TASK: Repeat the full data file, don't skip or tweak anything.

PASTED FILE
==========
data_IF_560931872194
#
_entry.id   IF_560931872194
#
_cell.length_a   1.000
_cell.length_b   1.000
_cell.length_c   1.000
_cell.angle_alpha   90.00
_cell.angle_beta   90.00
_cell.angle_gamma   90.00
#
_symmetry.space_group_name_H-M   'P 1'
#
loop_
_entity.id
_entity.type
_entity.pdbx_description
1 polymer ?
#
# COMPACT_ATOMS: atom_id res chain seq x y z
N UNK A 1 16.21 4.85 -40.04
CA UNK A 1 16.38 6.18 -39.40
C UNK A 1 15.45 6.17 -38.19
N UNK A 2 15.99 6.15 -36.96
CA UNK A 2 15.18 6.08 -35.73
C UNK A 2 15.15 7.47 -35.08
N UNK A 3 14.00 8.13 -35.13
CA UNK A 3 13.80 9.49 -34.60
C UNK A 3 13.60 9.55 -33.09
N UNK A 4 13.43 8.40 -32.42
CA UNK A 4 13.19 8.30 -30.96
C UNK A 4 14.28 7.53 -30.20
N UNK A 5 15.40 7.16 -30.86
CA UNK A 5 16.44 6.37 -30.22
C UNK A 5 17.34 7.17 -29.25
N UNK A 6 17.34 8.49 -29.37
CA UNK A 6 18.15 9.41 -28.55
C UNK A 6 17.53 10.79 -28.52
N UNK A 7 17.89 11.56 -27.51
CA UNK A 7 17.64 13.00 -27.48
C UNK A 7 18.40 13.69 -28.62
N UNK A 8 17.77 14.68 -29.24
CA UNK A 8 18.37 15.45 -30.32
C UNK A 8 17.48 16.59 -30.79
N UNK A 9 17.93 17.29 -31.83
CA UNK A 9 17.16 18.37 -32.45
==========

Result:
data_IF_560931872194
#
_entry.id   IF_560931872194
#
_cell.length_a   1.000
_cell.length_b   1.000
_cell.length_c   1.000
_cell.angle_alpha   90.00
_cell.angle_beta   90.00
_cell.angle_gamma   90.00
#
_symmetry.space_group_name_H-M   'P 1'
#
loop_
_entity.id
_entity.type
_entity.pdbx_description
1 polymer ?
#
# COMPACT_ATOMS: atom_id res chain seq x y z
N UNK A 1 16.21 4.85 -40.04
CA UNK A 1 16.38 6.18 -39.40
C UNK A 1 15.45 6.17 -38.19
N UNK A 2 15.99 6.15 -36.96
CA UNK A 2 15.18 6.08 -35.73
C UNK A 2 15.15 7.47 -35.08
N UNK A 3 14.00 8.13 -35.13
CA UNK A 3 13.80 9.49 -34.60
C UNK A 3 13.60 9.55 -33.09
N UNK A 4 13.43 8.40 -32.42
CA UNK A 4 13.19 8.30 -30.96
C UNK A 4 14.28 7.53 -30.20
N UNK A 5 15.40 7.16 -30.86
CA UNK A 5 16.44 6.37 -30.22
C UNK A 5 17.34 7.17 -29.25
N UNK A 6 17.34 8.49 -29.37
CA UNK A 6 18.15 9.41 -28.55
C UNK A 6 17.53 10.79 -28.52
N UNK A 7 17.89 11.56 -27.51
CA UNK A 7 17.64 13.00 -27.48
C UNK A 7 18.40 13.69 -28.62
N UNK A 8 17.77 14.68 -29.24
CA UNK A 8 18.37 15.45 -30.32
C UNK A 8 17.48 16.59 -30.79
N UNK A 9 17.93 17.29 -31.83
CA UNK A 9 17.16 18.37 -32.45